[xmca] Ally Bally Bootstrap

From: David Kellogg (vaughndogblack@yahoo.com)
Date: Tue Mar 20 2007 - 21:12:28 PST

  Consider the following song, which is from our third grade textbook. It's designed to be sung as a TPR (that is, "total physical response", where the children have to listen and do).
  Ally bally, Ally bally bee!
  Stand up, sit down, Hee! Hee! Hee!
  Open and close! (your mouth) Open and close!
  Stand up, sit down, Hee! Hee! Hee!
  The tune is an old Scottish ballad, "Couper's Candy":
  Ally bally, Ally bally bee!
  Sittin' on yer Grannie's knee
  Greetin' (that is, crying) fer anither baubee (a penny)
  T'buy mer (more) Couper's candy!
  Notice that the third grade version is a kind of DANCE, while the original Scots version is a STORY. That is why, when children do the dance, they treat "Ally bally" as a kind of meaningless mumbo jumbo or hickory dickory. Teachers do not really know what to do with their arms, so they give a kind of meaningless gesture made by cupping an elbow in one hand and fluttering the other, and then switching. But in the Scots version we interpret Ally Bally Bee as a character's name (an unruly child).
  As you probably know, TPR is a form of the comprehensible input hypothesis; in Asher's theory (and Krashen's) comprehension is not only necessary but sufficient for language acquisition. Since "Listen and Do" is enough to guarantee the children are understanding, it is, (according to Dr. Asher) necessary and sufficient to acquire a foreign language.
  But the fact that one version of our song suggests physical ACTION while the other suggests narrative MEANINGS should make us a little suspicious of this claim. Yes, we can acquire the meanings of present physical actions fairly readily through TPR. But how does TPR help us acquire all the absent meanings of narratives?
  Vygotsky, almost alone, insists that school learning is different from "naturalistic" learning of language. It is, and it ought to be! It is precisely BECAUSE school learning is so different from naturalistic learning that foreign language learning creates a single zone of proximal development when it is laid upon "naturalistic" language learning. If school learning were the same as "naturalistic" language learning, it would not create a zone of proximal development at all: it would be almost completely redundant.
  Vygotsky draws attention to a lot of rather epiphenomenal differences: in native language learning, we learn spoken language first, and in foreign language learning, it's written language. Native language learning is a matter of analyzing utterances, while foreign language learning is often pre-occupied with synthesizing them. In native language learning, conscious control of phonological segments comes later, while in foreign langaueg lerning it comes first.
  Underneath all these epiphenomena there is the key problem of volition, always understood as deliberate and intentional control. In the native language, the child begins with entirely nonvolitional, automatic pronunciation, vocabulary, and grammar in the native language and evolves towards being able to do it deliberately. In the foreign language things are entirely the other way around. The child begins with painful, deliberate synthesis of pronunciation, spelling, and sentence making. Only after years of practice does this yield more flexible formulaic use of language, and this hardly ever gets completely unconscious and automatic.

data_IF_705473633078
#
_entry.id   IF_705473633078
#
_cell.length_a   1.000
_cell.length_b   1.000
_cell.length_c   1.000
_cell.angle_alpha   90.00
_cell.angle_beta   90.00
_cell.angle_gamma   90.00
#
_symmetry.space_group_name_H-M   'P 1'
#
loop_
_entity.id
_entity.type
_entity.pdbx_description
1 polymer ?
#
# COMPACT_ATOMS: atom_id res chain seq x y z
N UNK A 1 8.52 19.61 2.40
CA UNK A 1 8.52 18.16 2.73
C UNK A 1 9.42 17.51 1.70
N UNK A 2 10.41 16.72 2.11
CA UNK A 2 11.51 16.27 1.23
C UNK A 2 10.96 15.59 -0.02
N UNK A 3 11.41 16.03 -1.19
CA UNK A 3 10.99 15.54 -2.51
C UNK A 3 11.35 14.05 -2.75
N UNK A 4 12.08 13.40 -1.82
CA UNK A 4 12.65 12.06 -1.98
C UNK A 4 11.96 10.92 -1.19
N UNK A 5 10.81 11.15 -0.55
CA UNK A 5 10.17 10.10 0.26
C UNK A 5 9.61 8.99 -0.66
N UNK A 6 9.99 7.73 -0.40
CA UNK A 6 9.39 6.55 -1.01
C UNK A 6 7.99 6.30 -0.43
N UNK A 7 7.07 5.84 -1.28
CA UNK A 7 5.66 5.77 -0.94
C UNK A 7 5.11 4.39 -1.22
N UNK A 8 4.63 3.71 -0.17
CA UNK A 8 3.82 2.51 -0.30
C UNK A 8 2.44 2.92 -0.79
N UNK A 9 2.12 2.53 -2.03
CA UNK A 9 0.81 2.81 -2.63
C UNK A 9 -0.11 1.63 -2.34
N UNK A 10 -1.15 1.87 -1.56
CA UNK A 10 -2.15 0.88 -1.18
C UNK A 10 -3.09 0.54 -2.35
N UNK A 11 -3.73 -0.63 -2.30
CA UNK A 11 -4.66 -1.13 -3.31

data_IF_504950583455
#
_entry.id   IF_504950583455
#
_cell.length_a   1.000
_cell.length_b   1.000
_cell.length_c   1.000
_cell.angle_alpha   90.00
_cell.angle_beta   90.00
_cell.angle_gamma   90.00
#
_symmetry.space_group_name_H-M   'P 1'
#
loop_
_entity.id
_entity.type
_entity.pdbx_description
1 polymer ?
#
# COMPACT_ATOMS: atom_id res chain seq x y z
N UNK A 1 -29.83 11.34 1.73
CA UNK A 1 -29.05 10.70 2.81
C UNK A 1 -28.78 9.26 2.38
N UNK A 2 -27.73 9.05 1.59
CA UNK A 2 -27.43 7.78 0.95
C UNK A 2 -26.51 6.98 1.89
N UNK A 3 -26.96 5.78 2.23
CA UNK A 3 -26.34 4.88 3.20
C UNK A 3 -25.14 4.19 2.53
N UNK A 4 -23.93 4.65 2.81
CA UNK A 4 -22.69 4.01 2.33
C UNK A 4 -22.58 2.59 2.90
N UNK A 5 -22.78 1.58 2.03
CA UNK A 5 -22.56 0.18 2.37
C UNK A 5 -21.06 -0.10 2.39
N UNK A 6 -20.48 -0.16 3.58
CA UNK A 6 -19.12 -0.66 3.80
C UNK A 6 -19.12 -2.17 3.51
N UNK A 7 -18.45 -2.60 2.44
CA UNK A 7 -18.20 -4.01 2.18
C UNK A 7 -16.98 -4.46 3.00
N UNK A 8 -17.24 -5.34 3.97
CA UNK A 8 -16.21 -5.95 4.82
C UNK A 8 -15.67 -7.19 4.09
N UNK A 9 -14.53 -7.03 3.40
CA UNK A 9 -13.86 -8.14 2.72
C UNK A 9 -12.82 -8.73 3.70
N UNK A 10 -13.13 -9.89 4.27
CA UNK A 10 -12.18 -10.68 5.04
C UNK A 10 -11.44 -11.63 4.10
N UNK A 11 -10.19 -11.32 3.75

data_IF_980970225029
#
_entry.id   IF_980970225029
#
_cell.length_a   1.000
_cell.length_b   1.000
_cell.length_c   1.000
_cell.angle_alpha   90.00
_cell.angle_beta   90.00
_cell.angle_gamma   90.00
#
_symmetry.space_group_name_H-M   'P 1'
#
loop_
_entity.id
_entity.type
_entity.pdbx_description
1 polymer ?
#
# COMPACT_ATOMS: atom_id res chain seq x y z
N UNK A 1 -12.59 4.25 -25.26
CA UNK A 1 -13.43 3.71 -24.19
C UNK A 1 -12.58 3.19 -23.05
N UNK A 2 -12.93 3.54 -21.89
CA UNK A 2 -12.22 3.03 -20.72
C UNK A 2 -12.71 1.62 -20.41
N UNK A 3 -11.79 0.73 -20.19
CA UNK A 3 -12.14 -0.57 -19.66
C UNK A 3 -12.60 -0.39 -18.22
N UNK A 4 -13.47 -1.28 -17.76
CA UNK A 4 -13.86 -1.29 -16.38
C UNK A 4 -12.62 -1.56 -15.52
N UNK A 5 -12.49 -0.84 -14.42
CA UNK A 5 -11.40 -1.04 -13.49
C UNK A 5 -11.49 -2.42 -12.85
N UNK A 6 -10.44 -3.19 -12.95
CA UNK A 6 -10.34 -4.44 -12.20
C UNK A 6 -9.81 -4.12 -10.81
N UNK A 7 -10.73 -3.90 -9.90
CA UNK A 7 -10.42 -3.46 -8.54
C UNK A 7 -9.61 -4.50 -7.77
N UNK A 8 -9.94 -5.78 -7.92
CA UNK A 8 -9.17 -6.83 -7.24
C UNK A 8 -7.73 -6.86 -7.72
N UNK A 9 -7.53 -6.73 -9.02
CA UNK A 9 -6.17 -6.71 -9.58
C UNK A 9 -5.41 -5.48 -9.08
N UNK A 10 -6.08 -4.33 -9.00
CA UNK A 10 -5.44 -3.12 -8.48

But it seems to me that the difference between the two versions of Ally Bally Bee points to an even more fundamental difference for the young materialist philosopher. In native language learning, what children have to do first is to establish reference, that is, "bootstrap" context to text. (I never really liked this analogy, because it seems to me that the bootstraps are a lot bigger than the boots!) That was what Cole and Cole were getting at with their father at the window saying "Smotri, sinochek. Tam sidet ptitsa!"
  It is in this sense that first language learning is "naturalistic", and in this sense alone. It is not any more biological or less social than foreign language learning (both processes are completely social in nature). It is not a matter of a "natural line of development" which meets a "cultural line of development" and causes it to submit to natural will (in both processes it is the natural endowment which must submit to the cultural one).
  It is only that in first language learning contexts "naturally" give rise to discourses. That is why children are largely unconcious of all the aspects of discourse (pronunciation, spelling, and grammar) in their native language. In fact, it's really only when children get to school that it occurs to them that discourses can be written down as texts.
  But the possibiity of recording discourses as texts implies the possibility of re-animating texts as discourses (for example, singing "Ally Bally Bee" and then acting it out). And the child, who has just figured out that discourses can give rise to texts is then in a position to take an even bigger step.
  The child has to figure out that just as texts can be re-animated as discourses (we can sing songs that have been written down and even do what they say to do), the resulting discourses can create invisible contexts. That's what the Scottish version does that the third grade version does not do.
  In native language learning, the child has to use contexts to bootstrap texts (and the bootstrap is a lot bigger than the boot). But in foreign language learning, the child has to use texts to bootstrap imaginary contexts. The child has to take leave, at least temporarily, of materialist philosophy, and pretend that texts can give rise to discourses, and discourses can then bootstrap whole imaginary worlds. Here, at last, the boot is bigger than the bootstrap!
  David Kellogg
  Seoul National University of Education

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